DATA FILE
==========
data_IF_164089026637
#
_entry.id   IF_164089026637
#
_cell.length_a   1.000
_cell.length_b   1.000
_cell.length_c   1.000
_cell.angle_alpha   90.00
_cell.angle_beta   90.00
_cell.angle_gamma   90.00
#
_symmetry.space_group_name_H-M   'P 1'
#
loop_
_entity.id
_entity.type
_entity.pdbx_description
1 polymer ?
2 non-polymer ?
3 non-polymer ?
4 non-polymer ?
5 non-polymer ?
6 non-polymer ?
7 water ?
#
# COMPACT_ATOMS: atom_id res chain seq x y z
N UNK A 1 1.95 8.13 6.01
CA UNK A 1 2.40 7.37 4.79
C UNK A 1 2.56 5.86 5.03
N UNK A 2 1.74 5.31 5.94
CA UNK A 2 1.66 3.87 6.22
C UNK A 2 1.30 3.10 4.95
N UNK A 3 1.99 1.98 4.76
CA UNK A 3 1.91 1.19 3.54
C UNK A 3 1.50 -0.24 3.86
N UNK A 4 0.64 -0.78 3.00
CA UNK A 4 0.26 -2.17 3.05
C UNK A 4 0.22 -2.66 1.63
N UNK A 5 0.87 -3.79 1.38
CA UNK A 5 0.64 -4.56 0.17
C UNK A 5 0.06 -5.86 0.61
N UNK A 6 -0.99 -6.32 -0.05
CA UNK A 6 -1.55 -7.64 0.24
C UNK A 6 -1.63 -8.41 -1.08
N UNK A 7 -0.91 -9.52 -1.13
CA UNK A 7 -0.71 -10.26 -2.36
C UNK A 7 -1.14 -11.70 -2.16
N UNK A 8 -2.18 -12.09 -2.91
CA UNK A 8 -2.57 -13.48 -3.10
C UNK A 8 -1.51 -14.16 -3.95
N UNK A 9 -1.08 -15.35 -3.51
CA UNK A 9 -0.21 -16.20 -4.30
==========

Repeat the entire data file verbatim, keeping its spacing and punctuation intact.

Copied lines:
data_IF_164089026637
#
_entry.id   IF_164089026637
#
_cell.length_a   1.000
_cell.length_b   1.000
_cell.length_c   1.000
_cell.angle_alpha   90.00
_cell.angle_beta   90.00
_cell.angle_gamma   90.00
#
_symmetry.space_group_name_H-M   'P 1'
#
loop_
_entity.id
_entity.type
_entity.pdbx_description
1 polymer ?
2 non-polymer ?
3 non-polymer ?
4 non-polymer ?
5 non-polymer ?
6 non-polymer ?
7 water ?
#
# COMPACT_ATOMS: atom_id res chain seq x y z
N UNK A 1 1.95 8.13 6.01
CA UNK A 1 2.40 7.37 4.79
C UNK A 1 2.56 5.86 5.03
N UNK A 2 1.74 5.31 5.94
CA UNK A 2 1.66 3.87 6.22
C UNK A 2 1.30 3.10 4.95
N UNK A 3 1.99 1.98 4.76
CA UNK A 3 1.91 1.19 3.54
C UNK A 3 1.50 -0.24 3.86
N UNK A 4 0.64 -0.78 3.00
CA UNK A 4 0.26 -2.17 3.05
C UNK A 4 0.22 -2.66 1.63
N UNK A 5 0.87 -3.79 1.38
CA UNK A 5 0.64 -4.56 0.17
C UNK A 5 0.06 -5.86 0.61
N UNK A 6 -0.99 -6.32 -0.05
CA UNK A 6 -1.55 -7.64 0.24
C UNK A 6 -1.63 -8.41 -1.08
N UNK A 7 -0.91 -9.52 -1.13
CA UNK A 7 -0.71 -10.26 -2.36
C UNK A 7 -1.14 -11.70 -2.16
N UNK A 8 -2.18 -12.09 -2.91
CA UNK A 8 -2.57 -13.48 -3.10
C UNK A 8 -1.51 -14.16 -3.95
N UNK A 9 -1.08 -15.35 -3.51
CA UNK A 9 -0.21 -16.20 -4.30